Friday, July 31, 2009

Meet my friend named Pain

I’m not letting this stupid sprain get the best of me.

It’s the middle of the Friday work day and by this time I am usually secretly rejoicing in my head that the weekend is finally here. But this week has been different. I am not mobile. And every day feels exactly the same.

My foot has swelled up to what I can only describe to be what is the nearest possible version of an elephant’s foot. Add to that, I feel the onset of a cold coming on and I also suspect I am slowly turning into an emotional train wreck. Maybe everything just seems magnified because I can’t walk a few feet without being reminded again and again of my limitations. Maybe it's because I refuse to wear crutches because I'm scared of looking ever-so-muggable in the dark, or maybe it’s because my term at this job is coming to an end and I haven’t really laid out any concrete plans for the future yet. But maybe it’s just because I’m starting to feel lonely again. Oh no, not again. It's all too familiar now... I’m always surrounded by so many people, yet I know they can’t really see me.

I can’t remember feeling this bad since I was last injured. Maybe because drugs have a way of numbing out the pain. But I’m not doing that again. And I want to remember this feeling every time I step on the field to play. It’s the only way I’ll learn.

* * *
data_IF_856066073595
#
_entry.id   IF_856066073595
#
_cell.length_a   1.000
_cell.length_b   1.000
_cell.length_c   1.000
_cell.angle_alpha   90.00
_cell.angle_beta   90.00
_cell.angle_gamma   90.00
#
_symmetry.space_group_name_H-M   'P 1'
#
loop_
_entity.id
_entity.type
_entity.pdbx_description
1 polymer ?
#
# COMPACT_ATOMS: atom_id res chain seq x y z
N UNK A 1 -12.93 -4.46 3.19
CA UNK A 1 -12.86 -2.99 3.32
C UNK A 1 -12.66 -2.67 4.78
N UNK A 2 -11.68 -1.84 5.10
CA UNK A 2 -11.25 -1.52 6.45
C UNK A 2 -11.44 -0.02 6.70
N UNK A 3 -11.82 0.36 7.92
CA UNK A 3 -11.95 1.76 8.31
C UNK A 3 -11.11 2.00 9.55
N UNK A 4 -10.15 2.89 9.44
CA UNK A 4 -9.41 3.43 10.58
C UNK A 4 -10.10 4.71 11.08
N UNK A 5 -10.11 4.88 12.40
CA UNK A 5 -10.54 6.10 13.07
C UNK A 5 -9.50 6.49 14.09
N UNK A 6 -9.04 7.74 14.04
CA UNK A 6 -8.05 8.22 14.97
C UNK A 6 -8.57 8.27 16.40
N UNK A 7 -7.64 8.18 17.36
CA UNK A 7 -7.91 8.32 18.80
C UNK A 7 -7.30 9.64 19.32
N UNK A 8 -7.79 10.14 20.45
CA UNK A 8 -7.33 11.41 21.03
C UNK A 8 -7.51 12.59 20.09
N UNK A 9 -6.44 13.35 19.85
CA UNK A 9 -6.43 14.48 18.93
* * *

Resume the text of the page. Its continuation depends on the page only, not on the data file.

Part of me is relieved to have an excuse not to train for a while. I need to find other things to define me. I thought I was already happy where I was. But of course, just when I felt settled in, Life pulls the rug from right under me, yet again. I should know better by now.

Part of me feels like hibernating from the world for a bit. But I think no one is going to miss me anyway. So why bother? I can live just like how I’ve always lived and no one would know the difference. Not one bit. So now, all I have is this sprain as a constant reminder that I am alive and have the ability to feel that utter nagging tug of pain each time I take a step.

After this, when all is well and healed, the sad thing is I will have nothing more substantial to whine about. So what happens next? Guess I still have a few more weeks to find out....

Thursday, July 23, 2009


Yesterday, this 25 year old girl hung herself with a nylon cord in her room. Single, fairly successful and hopelessly in love, her family discovered her body only after a day and a half when the boyfriend dropped by to visit after not hearing from her after an earlier fight. She was a friend of a friend. But her death resonates through the people she knows. It’s always sad when someone’s story comes to an end. I know a lot of people who walk around with constant thoughts of self-destruction and despair, but most of them usually never get around towards doing anything concrete about it. We wallow, but we don’t obsess about Death. Because ultimately, we want to defy it and really just live. So when we find reasons to feel a little bit better, we choose to stay.

I don’t really want to know anymore about what the lover’s quarrel was all about or whether it could’ve been avoided if people around her had taken more notice (why, do suicidal people walk around with a little black thundercloud above their heads?). There’s really no turning back once death has arrived. And the most we can do is to cope and realize that we don’t ever have to feel like we have to end our stay ever-so-abruptly.

There was also this goalkeeper from the varsity team of this big university who had also taken her life a few years back. The news at that time really surprised me because for one, I was a goalkeeper myself and would have thought that playing for a big-time school was like a dream come true, and secondly, because well, isn’t sports supposed to steer you away from things like depression? Apparently not.